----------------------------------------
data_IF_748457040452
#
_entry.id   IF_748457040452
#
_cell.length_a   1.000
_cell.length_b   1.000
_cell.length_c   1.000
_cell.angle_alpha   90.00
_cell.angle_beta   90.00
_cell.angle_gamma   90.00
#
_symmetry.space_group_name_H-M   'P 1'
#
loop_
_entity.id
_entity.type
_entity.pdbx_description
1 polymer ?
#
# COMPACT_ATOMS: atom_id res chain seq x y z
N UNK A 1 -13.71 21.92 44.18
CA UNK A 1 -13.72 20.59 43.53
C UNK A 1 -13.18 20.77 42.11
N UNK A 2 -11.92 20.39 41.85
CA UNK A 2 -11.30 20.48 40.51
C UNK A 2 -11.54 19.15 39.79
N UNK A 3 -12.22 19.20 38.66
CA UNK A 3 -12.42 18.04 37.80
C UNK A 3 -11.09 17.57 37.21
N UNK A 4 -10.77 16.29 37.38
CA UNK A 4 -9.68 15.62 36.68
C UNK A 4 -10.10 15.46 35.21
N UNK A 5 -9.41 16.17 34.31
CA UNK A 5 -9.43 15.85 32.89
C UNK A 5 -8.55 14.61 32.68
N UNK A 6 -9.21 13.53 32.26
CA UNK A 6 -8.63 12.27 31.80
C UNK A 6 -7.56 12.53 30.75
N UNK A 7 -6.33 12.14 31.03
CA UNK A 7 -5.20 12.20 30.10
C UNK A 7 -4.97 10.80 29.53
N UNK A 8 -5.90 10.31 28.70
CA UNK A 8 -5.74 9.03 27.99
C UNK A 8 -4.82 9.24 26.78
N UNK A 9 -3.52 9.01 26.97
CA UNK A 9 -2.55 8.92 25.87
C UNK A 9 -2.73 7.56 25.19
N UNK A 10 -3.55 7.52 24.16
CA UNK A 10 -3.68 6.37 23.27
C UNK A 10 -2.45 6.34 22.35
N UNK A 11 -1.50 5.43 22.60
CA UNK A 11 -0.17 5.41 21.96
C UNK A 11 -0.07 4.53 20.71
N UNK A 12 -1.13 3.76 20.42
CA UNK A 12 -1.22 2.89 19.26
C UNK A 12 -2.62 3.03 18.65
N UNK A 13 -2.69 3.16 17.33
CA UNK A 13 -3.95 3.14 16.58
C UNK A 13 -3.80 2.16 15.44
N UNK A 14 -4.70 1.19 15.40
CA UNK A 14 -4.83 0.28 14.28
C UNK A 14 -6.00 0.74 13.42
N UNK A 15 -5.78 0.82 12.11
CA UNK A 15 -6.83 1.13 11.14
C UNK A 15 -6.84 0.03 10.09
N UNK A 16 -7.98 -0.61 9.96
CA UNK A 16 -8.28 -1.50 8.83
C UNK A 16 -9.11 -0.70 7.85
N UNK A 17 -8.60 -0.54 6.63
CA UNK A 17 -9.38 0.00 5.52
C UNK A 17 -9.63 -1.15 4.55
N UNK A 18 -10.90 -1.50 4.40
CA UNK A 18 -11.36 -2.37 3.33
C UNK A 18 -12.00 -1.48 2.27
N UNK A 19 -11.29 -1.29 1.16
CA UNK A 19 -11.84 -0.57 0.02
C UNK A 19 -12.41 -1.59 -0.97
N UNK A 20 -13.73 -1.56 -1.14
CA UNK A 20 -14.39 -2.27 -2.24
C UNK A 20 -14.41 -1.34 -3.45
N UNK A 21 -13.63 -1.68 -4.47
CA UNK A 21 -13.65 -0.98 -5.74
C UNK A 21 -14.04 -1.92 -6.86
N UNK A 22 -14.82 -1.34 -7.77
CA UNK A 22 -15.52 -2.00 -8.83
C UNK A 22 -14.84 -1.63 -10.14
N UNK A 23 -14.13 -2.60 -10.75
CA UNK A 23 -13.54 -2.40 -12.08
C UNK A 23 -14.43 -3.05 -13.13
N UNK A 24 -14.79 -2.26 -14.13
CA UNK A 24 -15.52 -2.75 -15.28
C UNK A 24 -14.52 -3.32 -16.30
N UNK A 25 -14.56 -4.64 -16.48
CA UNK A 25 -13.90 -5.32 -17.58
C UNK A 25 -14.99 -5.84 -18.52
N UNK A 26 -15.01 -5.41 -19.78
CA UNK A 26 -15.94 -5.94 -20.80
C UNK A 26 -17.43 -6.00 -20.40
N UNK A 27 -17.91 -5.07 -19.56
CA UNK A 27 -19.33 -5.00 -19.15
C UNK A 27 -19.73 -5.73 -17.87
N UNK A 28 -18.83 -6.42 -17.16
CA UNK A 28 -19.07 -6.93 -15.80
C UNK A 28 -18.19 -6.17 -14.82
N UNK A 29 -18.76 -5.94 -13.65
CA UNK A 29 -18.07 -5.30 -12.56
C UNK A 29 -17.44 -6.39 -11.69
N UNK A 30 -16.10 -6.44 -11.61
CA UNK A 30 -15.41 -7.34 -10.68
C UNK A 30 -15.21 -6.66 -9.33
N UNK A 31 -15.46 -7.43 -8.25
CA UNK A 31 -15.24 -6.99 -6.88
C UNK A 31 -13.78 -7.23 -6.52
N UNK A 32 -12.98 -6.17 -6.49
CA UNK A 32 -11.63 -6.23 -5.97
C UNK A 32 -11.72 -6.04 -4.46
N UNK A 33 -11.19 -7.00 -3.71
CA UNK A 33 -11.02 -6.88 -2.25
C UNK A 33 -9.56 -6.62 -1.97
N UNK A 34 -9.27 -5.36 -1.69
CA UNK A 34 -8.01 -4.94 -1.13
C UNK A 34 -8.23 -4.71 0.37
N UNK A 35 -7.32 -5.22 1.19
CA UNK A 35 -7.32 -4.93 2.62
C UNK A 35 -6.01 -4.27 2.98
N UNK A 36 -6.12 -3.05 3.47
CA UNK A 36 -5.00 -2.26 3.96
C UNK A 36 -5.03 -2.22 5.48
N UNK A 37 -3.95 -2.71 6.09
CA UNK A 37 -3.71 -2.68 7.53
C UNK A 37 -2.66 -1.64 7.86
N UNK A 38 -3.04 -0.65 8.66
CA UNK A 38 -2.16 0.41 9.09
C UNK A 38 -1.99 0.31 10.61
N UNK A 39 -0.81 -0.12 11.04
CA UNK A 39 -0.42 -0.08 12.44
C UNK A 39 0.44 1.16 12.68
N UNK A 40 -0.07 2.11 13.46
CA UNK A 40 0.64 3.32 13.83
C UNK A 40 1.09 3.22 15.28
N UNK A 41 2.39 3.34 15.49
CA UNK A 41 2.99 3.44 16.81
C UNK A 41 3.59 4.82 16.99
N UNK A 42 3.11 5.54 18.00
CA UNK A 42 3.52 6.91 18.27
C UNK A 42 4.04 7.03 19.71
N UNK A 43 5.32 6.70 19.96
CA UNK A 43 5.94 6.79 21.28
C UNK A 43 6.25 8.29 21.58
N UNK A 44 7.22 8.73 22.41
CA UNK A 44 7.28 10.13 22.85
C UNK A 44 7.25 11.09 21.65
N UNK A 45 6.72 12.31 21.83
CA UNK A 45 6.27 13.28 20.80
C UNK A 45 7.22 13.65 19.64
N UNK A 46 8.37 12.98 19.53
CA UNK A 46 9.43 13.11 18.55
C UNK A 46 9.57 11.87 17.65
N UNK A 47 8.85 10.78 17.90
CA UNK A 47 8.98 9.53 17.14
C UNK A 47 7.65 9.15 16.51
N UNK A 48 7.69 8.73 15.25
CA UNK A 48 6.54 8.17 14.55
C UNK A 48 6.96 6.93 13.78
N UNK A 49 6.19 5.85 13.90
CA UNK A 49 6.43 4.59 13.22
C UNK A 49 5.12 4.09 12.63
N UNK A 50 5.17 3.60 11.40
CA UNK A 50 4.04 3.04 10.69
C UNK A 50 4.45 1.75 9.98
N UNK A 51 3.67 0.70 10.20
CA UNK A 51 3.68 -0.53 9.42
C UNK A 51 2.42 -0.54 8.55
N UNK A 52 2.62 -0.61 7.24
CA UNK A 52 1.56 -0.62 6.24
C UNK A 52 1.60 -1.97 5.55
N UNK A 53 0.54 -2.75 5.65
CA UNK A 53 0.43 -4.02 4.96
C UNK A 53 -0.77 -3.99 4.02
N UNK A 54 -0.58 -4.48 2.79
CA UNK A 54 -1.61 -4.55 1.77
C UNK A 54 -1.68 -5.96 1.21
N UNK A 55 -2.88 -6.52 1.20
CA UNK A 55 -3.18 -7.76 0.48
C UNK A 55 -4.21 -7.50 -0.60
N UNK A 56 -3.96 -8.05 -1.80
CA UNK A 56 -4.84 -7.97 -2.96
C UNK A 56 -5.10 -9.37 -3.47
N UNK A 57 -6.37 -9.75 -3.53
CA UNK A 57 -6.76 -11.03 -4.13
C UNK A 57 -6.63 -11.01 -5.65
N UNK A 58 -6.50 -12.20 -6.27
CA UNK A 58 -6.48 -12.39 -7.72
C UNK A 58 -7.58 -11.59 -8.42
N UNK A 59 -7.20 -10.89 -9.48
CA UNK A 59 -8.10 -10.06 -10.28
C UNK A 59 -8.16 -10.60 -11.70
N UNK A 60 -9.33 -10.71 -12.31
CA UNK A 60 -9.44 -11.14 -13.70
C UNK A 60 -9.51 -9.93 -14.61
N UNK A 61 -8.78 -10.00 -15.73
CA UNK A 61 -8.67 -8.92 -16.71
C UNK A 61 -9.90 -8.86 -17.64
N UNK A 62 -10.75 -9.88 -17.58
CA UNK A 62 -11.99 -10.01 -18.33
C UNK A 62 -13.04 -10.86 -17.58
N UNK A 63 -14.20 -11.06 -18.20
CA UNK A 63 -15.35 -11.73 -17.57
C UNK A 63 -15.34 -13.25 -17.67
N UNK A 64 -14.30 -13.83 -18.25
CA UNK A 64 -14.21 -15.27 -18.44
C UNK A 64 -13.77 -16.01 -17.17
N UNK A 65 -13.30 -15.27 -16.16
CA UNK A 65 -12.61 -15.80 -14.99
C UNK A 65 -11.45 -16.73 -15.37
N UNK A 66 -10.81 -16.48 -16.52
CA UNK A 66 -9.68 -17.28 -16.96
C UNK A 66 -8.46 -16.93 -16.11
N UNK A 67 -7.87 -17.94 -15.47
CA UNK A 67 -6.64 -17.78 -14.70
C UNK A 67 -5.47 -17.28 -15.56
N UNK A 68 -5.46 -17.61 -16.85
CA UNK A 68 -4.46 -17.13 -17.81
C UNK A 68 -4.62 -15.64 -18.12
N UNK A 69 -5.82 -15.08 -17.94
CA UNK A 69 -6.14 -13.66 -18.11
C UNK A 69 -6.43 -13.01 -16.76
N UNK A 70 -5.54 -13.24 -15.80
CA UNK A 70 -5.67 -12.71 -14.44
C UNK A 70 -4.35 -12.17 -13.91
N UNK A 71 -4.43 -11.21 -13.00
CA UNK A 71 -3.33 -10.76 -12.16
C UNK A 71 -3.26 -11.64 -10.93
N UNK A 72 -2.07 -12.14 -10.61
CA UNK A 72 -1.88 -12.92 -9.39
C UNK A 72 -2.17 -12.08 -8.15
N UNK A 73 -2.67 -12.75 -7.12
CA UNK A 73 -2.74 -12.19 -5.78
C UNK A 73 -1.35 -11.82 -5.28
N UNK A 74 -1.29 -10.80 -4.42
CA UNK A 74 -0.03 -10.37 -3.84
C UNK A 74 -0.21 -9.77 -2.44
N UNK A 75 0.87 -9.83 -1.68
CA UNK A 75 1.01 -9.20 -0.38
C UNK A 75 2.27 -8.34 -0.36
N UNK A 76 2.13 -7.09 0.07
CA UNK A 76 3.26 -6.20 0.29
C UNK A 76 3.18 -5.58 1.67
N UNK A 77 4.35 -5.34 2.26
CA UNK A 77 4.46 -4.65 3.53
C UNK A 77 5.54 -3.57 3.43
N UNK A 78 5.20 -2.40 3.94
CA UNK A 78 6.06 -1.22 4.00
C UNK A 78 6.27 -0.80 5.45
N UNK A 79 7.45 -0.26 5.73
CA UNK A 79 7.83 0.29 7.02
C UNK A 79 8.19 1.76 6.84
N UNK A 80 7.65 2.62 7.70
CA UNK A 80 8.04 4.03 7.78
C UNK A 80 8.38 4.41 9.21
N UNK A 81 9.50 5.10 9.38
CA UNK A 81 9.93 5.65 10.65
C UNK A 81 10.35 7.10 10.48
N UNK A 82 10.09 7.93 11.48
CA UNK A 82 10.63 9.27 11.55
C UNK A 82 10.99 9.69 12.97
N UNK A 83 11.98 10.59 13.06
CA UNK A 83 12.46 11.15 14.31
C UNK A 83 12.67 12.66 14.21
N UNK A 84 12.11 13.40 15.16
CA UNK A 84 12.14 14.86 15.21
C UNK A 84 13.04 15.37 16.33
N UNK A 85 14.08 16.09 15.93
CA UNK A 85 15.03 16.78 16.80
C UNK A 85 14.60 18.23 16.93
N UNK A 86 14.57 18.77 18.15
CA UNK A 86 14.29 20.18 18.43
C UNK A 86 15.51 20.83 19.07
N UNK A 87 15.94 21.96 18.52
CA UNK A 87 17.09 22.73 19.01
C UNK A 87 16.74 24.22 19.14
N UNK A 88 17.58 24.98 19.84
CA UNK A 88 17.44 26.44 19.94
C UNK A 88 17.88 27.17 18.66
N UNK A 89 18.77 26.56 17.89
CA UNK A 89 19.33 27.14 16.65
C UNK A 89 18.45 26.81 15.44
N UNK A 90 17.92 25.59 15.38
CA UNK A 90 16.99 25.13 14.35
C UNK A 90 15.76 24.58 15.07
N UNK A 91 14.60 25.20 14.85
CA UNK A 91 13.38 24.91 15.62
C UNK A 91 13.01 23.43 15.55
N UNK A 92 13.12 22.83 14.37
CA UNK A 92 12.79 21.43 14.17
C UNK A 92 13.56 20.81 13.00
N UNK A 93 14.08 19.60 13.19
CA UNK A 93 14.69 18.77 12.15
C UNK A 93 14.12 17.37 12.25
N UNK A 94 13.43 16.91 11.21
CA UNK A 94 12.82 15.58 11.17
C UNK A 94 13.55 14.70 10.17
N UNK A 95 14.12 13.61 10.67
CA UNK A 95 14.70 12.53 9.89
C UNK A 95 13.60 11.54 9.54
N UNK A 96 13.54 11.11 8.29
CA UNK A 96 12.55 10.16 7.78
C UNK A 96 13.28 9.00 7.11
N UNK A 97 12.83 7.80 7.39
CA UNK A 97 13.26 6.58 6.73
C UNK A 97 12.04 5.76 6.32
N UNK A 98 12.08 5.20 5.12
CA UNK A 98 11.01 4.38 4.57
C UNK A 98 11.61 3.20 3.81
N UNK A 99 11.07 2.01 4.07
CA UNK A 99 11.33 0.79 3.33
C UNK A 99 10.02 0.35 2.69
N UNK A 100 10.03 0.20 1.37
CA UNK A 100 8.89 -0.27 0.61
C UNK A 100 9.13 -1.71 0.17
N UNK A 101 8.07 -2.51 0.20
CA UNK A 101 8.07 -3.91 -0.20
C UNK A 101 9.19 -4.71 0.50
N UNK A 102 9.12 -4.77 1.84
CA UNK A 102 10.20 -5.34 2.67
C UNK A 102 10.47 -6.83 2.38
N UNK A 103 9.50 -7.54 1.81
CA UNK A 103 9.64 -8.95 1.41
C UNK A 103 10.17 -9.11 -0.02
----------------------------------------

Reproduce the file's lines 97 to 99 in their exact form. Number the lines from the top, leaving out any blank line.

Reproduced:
CA UNK A 26 -15.94 -5.94 -20.80
C UNK A 26 -17.43 -6.00 -20.40
N UNK A 27 -17.91 -5.07 -19.56